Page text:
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Tobacco use or cigarette smoking is also linked to the development of colorectal cancers most especially after more than 35 years of smoking. but, there is no biological explanation for this link.
Colorectal cancer is often incidentally found in screening procedures and may be completely asymptomatic. But approximately half of patients with colorectal carcinoma experience abdominal pain, this is the most common symptom. About 35% of patients have altered bowel habits, 30% with occult bleeding, and 15% with intestinal obstruction. For right-sided colon cancers, there is a tendency that they are larger and more likely to bleed, whereas left-sided tumors tend to be smaller and more likely to be obstructing.
Presenting symptoms of Colorectal Cancer vary with the anatomic location for the tumor. Stool is generally liquid and passes through the ileocecal valve into the right colon. Cancers arising in the cecum and ascending colon may become quite large but does not result in any obstructive symptoms or noticeable changes of bowel movements. For lesions located in the right colon, it commonly ulcerate and lead to chronic insidious blood loss without alteration in the appearance of the stool. For tumors located at the ascending colon, this often present with symptoms like fatigue, palpitations and sometimes even angina pectoris. They are also found to be accompanied by hyperchromic microcytic anemia indicating iron deficiency. Since stool becomes more concentrated as it passes into the transverse and descending colon, tumors arising in that area tend to impede the passage of stool. This results in the development of abdominal cramping, sometimes obstruction and sometimes even perforation. Radiographically the abdomen of a patient with colorectal carcinoma often reveal a characteristic "napkin-ring" or "apple core" sign which is an annular, constricting lesion. For colorectal cancers arising in the sigmoid area, the condition is often associated with hematochezia, tenesmus and narrowing of the caliber of stool. Anemia is also infrequent in this kind of cancer.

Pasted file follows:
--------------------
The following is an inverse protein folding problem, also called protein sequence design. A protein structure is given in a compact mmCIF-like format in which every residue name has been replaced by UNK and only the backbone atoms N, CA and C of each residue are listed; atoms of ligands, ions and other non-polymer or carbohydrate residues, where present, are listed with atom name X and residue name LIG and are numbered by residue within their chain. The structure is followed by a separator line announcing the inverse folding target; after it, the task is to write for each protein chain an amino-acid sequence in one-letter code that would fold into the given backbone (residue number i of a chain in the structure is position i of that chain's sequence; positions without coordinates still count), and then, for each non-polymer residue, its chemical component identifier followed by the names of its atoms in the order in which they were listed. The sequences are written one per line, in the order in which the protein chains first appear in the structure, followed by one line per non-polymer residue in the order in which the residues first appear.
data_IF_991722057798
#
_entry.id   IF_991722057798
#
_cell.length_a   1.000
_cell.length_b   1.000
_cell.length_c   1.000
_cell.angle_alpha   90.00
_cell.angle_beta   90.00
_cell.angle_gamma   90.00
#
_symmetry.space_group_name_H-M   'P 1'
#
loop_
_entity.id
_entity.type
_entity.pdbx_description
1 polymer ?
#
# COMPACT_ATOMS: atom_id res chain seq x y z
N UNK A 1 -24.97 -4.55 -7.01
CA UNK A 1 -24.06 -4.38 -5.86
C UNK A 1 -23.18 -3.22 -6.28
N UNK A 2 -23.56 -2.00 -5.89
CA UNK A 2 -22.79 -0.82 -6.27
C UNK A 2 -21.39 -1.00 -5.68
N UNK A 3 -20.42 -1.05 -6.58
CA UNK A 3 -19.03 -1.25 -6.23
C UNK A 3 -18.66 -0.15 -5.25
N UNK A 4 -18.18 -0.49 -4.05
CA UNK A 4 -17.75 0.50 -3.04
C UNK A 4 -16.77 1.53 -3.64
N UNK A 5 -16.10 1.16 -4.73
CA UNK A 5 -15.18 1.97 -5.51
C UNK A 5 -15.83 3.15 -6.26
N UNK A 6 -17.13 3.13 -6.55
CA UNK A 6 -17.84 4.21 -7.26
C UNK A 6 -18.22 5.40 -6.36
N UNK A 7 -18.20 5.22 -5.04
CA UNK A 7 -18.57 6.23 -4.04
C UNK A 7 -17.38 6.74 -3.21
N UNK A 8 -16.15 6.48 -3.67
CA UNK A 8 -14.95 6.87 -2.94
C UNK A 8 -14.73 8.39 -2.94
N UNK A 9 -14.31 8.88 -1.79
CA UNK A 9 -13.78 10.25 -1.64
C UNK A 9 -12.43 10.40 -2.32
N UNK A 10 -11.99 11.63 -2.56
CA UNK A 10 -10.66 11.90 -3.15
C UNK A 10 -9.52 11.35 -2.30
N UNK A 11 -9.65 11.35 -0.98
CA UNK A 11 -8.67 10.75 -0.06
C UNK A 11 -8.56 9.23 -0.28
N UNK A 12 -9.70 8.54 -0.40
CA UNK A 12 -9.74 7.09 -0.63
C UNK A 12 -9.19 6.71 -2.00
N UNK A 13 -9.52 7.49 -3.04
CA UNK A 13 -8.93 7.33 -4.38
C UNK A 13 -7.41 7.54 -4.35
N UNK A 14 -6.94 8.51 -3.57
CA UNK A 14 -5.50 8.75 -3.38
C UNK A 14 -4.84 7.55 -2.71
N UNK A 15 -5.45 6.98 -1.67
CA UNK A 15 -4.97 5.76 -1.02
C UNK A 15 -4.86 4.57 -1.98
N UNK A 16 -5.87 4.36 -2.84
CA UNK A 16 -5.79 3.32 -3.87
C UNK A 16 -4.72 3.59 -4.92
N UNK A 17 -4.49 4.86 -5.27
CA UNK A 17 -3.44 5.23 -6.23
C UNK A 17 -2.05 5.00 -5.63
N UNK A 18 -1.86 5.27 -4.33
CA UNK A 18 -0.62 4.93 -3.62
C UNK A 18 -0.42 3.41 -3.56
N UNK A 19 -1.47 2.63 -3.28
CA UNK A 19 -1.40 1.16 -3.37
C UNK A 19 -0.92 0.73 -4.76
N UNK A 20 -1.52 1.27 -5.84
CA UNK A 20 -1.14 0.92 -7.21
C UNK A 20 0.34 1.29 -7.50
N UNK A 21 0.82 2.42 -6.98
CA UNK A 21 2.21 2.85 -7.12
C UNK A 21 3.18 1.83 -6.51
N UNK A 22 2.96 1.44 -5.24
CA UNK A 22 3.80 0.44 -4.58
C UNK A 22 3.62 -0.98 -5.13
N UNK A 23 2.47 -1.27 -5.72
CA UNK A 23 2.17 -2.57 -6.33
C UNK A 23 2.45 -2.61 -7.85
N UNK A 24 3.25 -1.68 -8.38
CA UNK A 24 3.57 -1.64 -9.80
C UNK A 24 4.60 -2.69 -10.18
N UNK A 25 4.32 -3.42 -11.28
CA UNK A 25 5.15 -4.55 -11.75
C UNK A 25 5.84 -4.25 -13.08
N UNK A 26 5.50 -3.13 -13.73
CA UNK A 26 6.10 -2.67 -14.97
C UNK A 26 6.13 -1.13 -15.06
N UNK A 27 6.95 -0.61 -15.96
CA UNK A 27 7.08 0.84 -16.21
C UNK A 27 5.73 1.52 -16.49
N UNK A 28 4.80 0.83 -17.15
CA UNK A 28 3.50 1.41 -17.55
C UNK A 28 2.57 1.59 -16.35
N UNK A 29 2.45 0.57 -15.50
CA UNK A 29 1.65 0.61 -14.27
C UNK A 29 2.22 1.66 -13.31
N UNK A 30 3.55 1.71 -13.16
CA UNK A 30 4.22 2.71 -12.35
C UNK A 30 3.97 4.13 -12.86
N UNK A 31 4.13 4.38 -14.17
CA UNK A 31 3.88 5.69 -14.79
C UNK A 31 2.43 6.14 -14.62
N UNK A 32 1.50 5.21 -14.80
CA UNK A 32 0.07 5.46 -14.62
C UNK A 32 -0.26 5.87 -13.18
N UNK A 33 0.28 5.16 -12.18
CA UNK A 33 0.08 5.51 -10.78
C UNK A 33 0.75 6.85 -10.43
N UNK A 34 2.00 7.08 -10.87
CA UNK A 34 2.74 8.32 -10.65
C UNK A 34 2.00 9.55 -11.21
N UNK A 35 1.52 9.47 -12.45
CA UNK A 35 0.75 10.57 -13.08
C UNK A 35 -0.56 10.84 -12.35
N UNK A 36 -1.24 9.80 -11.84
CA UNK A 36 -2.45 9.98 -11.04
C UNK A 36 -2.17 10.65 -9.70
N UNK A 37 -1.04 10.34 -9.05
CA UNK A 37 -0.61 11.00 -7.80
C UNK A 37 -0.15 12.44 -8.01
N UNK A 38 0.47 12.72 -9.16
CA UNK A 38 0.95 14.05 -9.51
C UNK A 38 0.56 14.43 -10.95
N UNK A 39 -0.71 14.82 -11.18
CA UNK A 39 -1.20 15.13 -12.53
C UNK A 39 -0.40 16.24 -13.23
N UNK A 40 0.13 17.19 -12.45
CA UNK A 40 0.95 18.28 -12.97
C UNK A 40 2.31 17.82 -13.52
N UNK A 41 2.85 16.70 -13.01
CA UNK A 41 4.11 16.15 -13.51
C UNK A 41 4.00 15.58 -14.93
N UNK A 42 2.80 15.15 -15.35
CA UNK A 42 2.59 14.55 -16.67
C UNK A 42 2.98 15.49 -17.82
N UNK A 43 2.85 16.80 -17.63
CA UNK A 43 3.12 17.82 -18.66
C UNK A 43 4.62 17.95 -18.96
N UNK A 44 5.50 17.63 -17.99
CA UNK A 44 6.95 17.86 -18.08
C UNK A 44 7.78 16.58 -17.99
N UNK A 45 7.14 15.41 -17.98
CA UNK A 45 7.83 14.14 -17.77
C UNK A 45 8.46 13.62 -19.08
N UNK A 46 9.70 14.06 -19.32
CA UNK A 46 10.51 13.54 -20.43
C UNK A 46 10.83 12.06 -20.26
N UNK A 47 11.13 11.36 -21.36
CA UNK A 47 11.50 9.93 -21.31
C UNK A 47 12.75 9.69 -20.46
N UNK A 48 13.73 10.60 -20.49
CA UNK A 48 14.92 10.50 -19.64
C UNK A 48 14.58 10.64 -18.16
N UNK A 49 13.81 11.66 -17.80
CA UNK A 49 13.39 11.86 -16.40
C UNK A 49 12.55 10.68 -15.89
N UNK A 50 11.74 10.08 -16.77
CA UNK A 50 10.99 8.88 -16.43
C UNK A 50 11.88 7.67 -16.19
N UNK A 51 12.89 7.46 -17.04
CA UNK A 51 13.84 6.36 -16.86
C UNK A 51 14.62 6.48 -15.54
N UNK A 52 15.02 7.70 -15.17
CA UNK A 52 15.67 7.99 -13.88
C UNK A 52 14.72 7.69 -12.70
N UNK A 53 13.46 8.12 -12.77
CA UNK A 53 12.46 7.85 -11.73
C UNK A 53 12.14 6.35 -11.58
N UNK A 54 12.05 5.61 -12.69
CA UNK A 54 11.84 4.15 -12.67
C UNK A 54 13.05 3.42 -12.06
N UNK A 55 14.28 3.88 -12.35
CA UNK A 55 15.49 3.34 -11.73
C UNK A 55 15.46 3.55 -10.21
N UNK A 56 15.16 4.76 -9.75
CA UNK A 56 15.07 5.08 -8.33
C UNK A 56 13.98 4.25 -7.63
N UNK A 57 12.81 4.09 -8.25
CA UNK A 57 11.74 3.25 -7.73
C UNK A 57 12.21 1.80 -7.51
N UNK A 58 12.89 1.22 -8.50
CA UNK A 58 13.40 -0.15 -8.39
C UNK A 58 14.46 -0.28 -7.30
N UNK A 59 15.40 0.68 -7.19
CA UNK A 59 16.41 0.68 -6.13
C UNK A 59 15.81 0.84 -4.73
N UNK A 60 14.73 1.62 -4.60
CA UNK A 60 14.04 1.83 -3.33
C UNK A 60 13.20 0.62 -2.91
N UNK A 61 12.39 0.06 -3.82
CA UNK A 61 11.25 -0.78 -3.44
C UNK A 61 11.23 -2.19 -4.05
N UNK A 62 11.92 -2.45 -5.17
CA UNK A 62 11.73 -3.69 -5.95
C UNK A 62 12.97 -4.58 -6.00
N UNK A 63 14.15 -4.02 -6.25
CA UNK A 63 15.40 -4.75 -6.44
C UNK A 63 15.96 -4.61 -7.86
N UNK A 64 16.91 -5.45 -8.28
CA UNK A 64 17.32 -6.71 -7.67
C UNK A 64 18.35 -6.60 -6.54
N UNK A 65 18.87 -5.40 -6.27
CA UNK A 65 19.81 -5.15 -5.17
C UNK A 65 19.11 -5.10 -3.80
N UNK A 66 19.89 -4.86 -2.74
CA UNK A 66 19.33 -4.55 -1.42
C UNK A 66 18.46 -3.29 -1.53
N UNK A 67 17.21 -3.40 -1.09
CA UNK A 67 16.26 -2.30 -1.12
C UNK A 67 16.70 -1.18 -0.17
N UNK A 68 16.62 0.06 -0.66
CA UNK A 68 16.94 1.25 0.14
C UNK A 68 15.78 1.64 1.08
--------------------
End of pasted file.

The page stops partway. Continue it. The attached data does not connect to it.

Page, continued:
On physical examination, there may be a completely normal finding, particularly those in early stages of the colorectal cancer. General or specific findings due to progression of the disease may also be evident, which include weight loss, cachexia, abdominal discomfort or tenderness, liver mass, abdominal distention, ascites, rectal mass, rectal bleeding, or occult blood on rectal examination.
Staging of Colorectal Cancer and its prognosis for patients is related to the depth of tumor penetration into the bowel wall and the presence of both regional lymph node involvement and distant metastases. A staging system developed by Dukes and applied to a TNM classification method, in which T. stands for the depth of tumor penetration, N represents the presence of lymph node involvement and M. stands for the presence or absence of distant metastases. Dukes a or T1N0M0 numerically represented as I has a pathologic description where cancer is limited to mucosa and submucosa and with an approximate 5-year survival of greater than 90%. Dukes B1 or T2N0M0 numerically represented as I, is when the cancer extends into the muscularis and the patient has an approximate 5-year survival of 85%. Dukes B2 or T3N0M0, numerically represented as II is when the cancer extended into or through the serosa and the patient has an approximate 5-year survival of 70 to 80%. Dukes C. Or TxN1M0 or numerically represented as III is when the cancer involves already the regional lymph nodes and the patient has an approximate 5-year survival of 35 to 65%. And lastly, Dukes D. Or TxNxM1, numerically represented as IV is when there is already distant metastases to the liver, lungs or other organs. The patient in this case has an approximate 5-year survival of only 5%.